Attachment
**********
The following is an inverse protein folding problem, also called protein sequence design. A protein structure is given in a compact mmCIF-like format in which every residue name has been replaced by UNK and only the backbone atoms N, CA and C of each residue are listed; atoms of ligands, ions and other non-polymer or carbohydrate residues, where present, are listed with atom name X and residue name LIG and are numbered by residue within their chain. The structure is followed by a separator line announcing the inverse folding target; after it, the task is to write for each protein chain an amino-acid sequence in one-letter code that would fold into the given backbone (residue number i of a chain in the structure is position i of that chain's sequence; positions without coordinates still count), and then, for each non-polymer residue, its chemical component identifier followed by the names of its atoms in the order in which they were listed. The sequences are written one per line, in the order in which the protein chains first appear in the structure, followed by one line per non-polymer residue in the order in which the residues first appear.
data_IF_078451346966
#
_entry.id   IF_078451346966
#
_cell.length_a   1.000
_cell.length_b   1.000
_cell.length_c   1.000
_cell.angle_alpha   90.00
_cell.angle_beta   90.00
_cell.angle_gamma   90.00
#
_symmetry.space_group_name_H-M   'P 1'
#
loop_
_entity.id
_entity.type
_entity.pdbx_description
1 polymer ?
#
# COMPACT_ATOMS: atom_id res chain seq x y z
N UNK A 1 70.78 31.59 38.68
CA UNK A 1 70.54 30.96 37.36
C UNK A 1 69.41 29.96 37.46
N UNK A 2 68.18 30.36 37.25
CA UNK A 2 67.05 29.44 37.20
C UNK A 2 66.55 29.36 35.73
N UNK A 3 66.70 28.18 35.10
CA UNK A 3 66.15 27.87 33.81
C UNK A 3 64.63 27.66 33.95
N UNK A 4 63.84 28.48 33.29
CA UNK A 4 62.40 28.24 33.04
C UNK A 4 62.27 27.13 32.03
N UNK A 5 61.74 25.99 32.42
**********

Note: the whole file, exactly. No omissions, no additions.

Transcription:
The following is an inverse protein folding problem, also called protein sequence design. A protein structure is given in a compact mmCIF-like format in which every residue name has been replaced by UNK and only the backbone atoms N, CA and C of each residue are listed; atoms of ligands, ions and other non-polymer or carbohydrate residues, where present, are listed with atom name X and residue name LIG and are numbered by residue within their chain. The structure is followed by a separator line announcing the inverse folding target; after it, the task is to write for each protein chain an amino-acid sequence in one-letter code that would fold into the given backbone (residue number i of a chain in the structure is position i of that chain's sequence; positions without coordinates still count), and then, for each non-polymer residue, its chemical component identifier followed by the names of its atoms in the order in which they were listed. The sequences are written one per line, in the order in which the protein chains first appear in the structure, followed by one line per non-polymer residue in the order in which the residues first appear.
data_IF_078451346966
#
_entry.id   IF_078451346966
#
_cell.length_a   1.000
_cell.length_b   1.000
_cell.length_c   1.000
_cell.angle_alpha   90.00
_cell.angle_beta   90.00
_cell.angle_gamma   90.00
#
_symmetry.space_group_name_H-M   'P 1'
#
loop_
_entity.id
_entity.type
_entity.pdbx_description
1 polymer ?
#
# COMPACT_ATOMS: atom_id res chain seq x y z
N UNK A 1 70.78 31.59 38.68
CA UNK A 1 70.54 30.96 37.36
C UNK A 1 69.41 29.96 37.46
N UNK A 2 68.18 30.36 37.25
CA UNK A 2 67.05 29.44 37.20
C UNK A 2 66.55 29.36 35.73
N UNK A 3 66.70 28.18 35.10
CA UNK A 3 66.15 27.87 33.81
C UNK A 3 64.63 27.66 33.95
N UNK A 4 63.84 28.48 33.29
CA UNK A 4 62.40 28.24 33.04
C UNK A 4 62.27 27.13 32.03
N UNK A 5 61.74 25.99 32.42